Top of the World in the Czech Republic
By Rupert Parker
Bus from Prague to Pec pod Sněžkou
From Prague, it’s a three hour bus journey east through the Bohemian countryside to Pec pod Sněžkou, the country’s main ski resort. It’s the middle of summer, hardly the season for winter sports, but we’re here to climb Sněžka, the highest peak in the Czech Republic, and reputedly home to a bearded giant called Krakenos.
Pine forests and chocolate box chalets hug the steep valley walls. It could be a typical alpine scene, were it not for the odd architectural hangovers from communist times. The other difference is the language. English, it seems, still hasn’t reached this remote area and ordering in restaurants can be tricky, since it’s often not clear what you’re getting. At least Goulash is the same in any language.
Sněžka, the “Snow Mountain” on the Polish Border
Sněžka, which means “Snow Mountain”, straddles the Polish border and rises above the town to a height of 1602m. Under communist rule, this was an environmental disaster area. Acid rain, caused by the output from heavy industry in Poland and Northern Bohemia, destroyed almost 100% of the trees but now a major programme of replanting seems to be working.
It’s every Czech child’s dream to climb this mountain and there’s a festive atmosphere as families gather at the bottom, readying for the ascent. A ski lift runs all the way to the top, but that feels too much like cheating, so we enter the forest to start our climb.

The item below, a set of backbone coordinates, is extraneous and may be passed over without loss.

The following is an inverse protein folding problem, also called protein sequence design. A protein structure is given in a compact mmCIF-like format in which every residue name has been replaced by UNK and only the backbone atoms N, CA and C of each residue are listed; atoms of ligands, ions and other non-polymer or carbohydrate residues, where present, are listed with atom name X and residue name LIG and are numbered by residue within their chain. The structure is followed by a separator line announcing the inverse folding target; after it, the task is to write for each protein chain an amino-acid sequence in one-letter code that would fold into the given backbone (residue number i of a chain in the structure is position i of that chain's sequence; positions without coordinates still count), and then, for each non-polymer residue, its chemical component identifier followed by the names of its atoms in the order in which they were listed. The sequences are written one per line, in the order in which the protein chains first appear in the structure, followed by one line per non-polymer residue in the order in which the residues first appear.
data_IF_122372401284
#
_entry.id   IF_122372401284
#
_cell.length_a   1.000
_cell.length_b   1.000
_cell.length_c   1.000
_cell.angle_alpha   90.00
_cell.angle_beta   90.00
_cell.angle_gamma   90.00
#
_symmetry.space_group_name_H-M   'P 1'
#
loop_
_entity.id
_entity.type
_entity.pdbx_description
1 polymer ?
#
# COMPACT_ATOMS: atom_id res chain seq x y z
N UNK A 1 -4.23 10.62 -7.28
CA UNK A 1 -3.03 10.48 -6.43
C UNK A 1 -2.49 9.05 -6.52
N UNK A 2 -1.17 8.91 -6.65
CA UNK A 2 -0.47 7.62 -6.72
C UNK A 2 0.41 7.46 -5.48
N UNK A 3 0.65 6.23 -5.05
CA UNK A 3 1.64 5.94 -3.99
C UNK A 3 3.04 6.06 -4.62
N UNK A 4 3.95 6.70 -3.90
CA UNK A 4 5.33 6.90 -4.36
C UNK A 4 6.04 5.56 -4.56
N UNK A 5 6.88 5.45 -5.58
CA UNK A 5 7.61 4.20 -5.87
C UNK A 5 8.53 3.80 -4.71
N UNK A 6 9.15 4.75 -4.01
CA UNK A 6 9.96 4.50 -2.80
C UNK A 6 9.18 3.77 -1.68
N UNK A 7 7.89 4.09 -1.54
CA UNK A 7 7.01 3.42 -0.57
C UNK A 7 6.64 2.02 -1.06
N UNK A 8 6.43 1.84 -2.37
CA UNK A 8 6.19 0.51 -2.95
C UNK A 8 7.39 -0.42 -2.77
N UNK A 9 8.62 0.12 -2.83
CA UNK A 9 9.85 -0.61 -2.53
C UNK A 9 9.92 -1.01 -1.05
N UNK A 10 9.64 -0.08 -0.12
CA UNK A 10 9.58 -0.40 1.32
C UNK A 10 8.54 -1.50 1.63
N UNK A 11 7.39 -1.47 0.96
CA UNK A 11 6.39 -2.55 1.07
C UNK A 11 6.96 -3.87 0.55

Last Bastion of the Cold War
The trees gradually give way to low alpine shrubbery and we get our first views of the bleak grey summit. It’s slightly intimidating: a bare desolate trail winds its way up the craggy sides of the mountain to a peak topped by militaristic mushroom-shaped structures. During communist times this was a well defended bastion of the cold war and definitely off limits to foreigners.
Highest Czech Post Office Serves Grog
There’s no sign of border guards these days and, within the hour, we’re sitting in the highest post office in the Czech Republic which fortunately also doubles as a pub. As we sip our warming cups of rum we’re surrounded by Czech and Polish families queuing to get their souvenir postcards franked, so they can prove they made it to the top.
St Lawrence Chapel Dates from 1681
The summit has always been a place of pilgrimage and, next door, there’s a large circular chapel dedicated to St Lawrence, dating from 1681. Inside there are a smattering of devout Catholics lighting candles and giving thanks for making it to the summit. The views are tremendous in either direction but they’re gradually blanked out by the swirling mist.
Krakenos, the Bearded Smoking Giant
It’s getting dark as we arrive back in Pec pod Sněžkou, and visibility is limited because of the low cloud. Legend has it that these mountains are protected by the terrifying bearded pipe-smoking giant, Krakenos, with tremendous power to do both good and evil, but our only encounter with him is friendly. The excellent local beer bears his name and, after a hard day’s walking, it certainly takes some beating.
The bus leaves from the Cerny Most bus station in Prague to Pec pod Sněžkou and takes 3-4 hours.
Penzion Veronika (+420 608 281 321) is a cosy friendly place and good value.
Hotel Horizont (+420 499 861 111) Is a soviet-era monstrosity and is more expensive but has all facilities.
Restaurace Sněžka (+420 499 896 243) serves hearty local specialties.
Enzian Grill (+420 420 499 7570) is more up market, serving international food, and is great for atmosphere.